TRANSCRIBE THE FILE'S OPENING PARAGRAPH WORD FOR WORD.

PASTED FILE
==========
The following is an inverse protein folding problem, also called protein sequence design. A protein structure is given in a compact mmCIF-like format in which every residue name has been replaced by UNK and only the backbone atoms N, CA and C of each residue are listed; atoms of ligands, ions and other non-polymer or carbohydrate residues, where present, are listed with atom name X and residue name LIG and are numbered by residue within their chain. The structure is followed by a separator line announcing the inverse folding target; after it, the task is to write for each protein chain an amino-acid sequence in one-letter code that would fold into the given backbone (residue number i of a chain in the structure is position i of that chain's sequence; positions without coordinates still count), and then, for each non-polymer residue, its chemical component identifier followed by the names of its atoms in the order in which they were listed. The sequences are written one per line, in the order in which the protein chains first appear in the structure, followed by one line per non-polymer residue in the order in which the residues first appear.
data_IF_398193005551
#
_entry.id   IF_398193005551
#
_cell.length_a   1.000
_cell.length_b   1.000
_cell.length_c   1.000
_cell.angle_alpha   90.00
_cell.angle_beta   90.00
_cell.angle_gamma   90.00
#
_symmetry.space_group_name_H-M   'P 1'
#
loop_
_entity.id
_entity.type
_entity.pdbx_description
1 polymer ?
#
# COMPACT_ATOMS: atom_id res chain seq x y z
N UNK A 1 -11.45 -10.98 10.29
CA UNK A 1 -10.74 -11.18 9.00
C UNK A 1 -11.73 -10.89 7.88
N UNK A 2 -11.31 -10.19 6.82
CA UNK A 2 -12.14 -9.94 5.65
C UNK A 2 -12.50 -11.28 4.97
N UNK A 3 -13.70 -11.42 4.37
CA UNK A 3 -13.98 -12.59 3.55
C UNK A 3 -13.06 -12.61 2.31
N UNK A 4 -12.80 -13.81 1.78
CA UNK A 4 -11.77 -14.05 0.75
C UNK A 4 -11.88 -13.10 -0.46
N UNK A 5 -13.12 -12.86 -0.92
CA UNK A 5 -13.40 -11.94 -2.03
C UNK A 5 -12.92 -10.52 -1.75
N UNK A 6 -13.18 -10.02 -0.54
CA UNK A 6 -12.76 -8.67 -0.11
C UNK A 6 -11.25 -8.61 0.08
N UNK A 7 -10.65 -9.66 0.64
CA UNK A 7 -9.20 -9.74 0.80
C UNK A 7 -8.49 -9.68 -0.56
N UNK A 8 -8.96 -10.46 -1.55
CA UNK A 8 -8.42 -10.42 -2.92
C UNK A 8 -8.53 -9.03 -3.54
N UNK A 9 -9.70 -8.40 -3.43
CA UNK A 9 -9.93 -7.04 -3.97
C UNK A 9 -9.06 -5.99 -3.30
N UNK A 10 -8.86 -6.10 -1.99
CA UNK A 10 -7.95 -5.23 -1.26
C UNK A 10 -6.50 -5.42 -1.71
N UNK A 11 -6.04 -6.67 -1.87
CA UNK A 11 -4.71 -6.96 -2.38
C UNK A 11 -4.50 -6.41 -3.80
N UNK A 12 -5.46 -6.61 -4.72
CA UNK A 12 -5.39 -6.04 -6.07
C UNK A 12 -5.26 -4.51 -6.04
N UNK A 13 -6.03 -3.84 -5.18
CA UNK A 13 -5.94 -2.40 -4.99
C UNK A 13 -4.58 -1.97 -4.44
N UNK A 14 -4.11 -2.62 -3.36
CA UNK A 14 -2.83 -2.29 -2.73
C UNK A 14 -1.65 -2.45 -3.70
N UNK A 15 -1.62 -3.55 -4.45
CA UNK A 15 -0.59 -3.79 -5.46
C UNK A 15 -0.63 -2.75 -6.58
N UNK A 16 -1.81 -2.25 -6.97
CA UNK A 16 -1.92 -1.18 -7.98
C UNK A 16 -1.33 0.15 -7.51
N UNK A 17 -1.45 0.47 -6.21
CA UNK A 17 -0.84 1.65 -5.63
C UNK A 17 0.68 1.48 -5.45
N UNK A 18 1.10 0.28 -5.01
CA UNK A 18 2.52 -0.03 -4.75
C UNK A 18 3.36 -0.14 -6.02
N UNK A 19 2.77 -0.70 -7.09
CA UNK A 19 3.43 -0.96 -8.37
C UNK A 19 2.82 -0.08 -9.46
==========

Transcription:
The following is an inverse protein folding problem, also called protein sequence design. A protein structure is given in a compact mmCIF-like format in which every residue name has been replaced by UNK and only the backbone atoms N, CA and C of each residue are listed; atoms of ligands, ions and other non-polymer or carbohydrate residues, where present, are listed with atom name X and residue name LIG and are numbered by residue within their chain. The structure is followed by a separator line announcing the inverse folding target; after it, the task is to write for each protein chain an amino-acid sequence in one-letter code that would fold into the given backbone (residue number i of a chain in the structure is position i of that chain's sequence; positions without coordinates still count), and then, for each non-polymer residue, its chemical component identifier followed by the names of its atoms in the order in which they were listed. The sequences are written one per line, in the order in which the protein chains first appear in the structure, followed by one line per non-polymer residue in the order in which the residues first appear.